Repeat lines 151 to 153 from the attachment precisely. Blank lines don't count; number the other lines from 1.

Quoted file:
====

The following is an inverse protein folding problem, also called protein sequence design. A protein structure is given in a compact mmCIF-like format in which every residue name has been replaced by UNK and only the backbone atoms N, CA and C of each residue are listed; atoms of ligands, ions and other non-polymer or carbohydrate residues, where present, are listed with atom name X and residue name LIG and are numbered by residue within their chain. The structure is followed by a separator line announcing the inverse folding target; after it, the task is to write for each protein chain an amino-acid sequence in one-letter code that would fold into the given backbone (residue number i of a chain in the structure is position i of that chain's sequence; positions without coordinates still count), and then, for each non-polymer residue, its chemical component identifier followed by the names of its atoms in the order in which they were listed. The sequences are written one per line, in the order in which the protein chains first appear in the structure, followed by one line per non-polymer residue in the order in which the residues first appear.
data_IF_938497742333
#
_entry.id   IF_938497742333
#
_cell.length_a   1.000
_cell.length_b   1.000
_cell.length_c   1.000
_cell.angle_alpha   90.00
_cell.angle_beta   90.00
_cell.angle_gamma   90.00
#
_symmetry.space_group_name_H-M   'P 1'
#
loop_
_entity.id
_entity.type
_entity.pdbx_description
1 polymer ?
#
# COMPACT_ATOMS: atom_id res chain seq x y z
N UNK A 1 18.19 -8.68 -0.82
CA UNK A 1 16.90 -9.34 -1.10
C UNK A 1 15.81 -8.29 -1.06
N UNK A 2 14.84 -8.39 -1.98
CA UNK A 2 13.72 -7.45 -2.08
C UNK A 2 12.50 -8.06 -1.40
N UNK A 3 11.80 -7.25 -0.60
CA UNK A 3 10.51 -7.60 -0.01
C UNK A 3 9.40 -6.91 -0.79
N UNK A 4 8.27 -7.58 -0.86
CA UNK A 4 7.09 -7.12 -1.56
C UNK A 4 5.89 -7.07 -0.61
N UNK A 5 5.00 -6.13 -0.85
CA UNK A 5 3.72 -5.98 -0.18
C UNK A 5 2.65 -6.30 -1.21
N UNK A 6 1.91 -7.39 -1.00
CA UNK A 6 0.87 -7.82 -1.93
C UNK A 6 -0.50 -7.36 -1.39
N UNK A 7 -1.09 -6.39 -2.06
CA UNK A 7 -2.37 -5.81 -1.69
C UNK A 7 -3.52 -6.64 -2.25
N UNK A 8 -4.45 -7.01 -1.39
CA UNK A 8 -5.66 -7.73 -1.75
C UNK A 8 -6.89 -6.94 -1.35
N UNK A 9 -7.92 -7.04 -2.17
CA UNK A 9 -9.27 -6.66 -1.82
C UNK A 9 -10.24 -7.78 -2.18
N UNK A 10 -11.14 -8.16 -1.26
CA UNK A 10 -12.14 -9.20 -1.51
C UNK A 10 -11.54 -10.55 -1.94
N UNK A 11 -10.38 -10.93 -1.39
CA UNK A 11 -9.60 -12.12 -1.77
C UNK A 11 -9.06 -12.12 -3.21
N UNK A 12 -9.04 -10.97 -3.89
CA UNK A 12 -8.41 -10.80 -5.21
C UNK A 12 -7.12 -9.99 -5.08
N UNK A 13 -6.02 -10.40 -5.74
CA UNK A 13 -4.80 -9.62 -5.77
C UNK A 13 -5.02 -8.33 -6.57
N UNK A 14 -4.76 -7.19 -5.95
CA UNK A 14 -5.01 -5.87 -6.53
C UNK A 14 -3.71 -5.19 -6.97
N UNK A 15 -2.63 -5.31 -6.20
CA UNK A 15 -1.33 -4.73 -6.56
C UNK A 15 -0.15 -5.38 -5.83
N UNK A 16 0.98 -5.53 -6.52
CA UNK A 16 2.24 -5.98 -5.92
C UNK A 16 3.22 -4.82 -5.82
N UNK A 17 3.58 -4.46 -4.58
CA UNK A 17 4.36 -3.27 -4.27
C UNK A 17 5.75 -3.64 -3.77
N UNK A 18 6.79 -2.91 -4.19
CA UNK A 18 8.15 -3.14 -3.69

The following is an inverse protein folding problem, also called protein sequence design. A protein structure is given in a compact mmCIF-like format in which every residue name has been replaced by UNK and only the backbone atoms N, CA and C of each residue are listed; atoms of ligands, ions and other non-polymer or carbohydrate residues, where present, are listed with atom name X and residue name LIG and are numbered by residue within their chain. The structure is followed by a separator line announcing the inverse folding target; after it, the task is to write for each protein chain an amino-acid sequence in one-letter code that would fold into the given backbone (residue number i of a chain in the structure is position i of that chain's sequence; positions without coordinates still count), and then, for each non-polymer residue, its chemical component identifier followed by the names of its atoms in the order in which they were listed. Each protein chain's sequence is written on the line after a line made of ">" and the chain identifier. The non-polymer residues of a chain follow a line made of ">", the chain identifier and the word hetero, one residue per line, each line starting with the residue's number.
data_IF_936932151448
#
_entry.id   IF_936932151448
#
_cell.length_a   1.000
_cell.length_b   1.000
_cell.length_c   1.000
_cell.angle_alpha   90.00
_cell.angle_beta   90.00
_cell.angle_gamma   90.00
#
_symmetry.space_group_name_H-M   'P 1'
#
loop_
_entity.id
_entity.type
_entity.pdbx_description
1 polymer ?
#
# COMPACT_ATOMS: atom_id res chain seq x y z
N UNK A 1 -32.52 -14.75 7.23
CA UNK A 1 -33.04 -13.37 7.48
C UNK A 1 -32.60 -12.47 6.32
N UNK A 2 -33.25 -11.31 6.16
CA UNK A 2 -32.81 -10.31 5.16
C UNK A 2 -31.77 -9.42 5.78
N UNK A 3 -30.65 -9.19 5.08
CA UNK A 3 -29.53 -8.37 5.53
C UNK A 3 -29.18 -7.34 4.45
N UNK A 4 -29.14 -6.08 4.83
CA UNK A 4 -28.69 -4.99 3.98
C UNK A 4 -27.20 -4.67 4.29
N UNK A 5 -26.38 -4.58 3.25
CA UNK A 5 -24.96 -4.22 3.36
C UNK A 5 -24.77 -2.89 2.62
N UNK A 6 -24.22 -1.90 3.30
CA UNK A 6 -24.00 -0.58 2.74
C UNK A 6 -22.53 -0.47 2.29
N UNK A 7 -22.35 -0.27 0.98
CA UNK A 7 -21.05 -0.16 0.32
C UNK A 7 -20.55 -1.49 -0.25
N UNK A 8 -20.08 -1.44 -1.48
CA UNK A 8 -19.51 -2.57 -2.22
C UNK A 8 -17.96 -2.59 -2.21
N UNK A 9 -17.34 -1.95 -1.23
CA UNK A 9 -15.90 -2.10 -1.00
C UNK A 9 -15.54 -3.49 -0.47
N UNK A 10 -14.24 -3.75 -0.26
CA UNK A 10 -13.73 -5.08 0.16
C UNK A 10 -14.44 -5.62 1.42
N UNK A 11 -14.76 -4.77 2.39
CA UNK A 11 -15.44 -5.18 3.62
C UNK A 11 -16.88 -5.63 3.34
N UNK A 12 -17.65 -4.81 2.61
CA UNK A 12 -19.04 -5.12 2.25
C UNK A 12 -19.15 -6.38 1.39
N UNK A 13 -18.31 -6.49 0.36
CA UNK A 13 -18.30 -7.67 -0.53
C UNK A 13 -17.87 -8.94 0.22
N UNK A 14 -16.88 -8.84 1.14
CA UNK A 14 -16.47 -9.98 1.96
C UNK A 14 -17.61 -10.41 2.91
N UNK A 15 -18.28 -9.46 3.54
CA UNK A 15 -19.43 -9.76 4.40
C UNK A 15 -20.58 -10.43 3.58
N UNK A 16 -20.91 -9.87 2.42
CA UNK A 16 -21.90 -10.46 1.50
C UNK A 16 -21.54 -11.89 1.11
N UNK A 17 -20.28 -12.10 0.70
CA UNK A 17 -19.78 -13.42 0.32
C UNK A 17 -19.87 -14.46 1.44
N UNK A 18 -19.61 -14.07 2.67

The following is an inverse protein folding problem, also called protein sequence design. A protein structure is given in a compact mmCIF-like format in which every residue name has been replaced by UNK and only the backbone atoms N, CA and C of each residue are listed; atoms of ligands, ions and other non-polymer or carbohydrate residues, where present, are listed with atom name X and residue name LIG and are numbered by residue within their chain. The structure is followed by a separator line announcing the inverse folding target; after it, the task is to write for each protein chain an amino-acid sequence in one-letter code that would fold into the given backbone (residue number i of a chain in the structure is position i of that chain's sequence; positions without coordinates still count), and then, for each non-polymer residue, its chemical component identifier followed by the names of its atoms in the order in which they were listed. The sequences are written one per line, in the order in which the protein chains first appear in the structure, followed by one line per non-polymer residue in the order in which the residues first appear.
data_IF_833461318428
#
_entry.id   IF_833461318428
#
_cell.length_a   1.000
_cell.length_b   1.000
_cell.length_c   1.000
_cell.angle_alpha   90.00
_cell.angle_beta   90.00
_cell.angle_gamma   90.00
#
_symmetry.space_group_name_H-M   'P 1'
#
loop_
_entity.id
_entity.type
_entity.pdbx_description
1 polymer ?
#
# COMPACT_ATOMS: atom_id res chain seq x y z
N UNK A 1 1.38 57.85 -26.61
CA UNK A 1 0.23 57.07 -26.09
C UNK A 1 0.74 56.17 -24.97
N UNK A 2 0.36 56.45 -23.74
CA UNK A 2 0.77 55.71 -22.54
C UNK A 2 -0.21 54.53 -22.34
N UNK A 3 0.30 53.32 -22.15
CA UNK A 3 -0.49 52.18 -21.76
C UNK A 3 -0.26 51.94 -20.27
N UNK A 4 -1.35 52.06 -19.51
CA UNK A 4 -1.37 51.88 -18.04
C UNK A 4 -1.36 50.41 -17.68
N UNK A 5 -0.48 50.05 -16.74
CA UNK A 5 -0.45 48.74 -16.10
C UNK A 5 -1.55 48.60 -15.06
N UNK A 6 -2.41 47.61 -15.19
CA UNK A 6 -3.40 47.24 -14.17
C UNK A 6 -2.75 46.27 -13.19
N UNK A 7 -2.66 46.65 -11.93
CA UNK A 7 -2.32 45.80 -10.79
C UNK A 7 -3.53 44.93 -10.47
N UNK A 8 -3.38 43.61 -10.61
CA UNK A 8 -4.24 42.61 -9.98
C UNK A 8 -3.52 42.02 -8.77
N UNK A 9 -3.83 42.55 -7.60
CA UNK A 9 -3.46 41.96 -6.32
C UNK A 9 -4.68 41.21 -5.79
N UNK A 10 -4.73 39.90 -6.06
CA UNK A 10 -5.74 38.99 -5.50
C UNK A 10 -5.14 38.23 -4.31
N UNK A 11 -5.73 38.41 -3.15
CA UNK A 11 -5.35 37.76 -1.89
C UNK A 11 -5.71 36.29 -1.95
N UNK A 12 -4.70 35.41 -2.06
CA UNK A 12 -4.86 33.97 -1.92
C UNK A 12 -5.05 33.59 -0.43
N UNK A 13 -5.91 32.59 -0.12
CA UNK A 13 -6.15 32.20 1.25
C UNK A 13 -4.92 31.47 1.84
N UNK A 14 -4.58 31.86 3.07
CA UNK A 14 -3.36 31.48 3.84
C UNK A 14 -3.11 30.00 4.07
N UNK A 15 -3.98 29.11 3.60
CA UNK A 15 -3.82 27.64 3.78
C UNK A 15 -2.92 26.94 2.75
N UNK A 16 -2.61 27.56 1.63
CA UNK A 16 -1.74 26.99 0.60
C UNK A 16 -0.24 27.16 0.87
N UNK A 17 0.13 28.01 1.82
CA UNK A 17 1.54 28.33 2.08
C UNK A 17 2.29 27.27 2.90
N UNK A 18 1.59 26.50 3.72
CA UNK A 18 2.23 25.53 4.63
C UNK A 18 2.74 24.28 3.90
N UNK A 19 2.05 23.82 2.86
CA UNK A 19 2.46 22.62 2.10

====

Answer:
_entry.id   IF_833461318428
#
_cell.length_a   1.000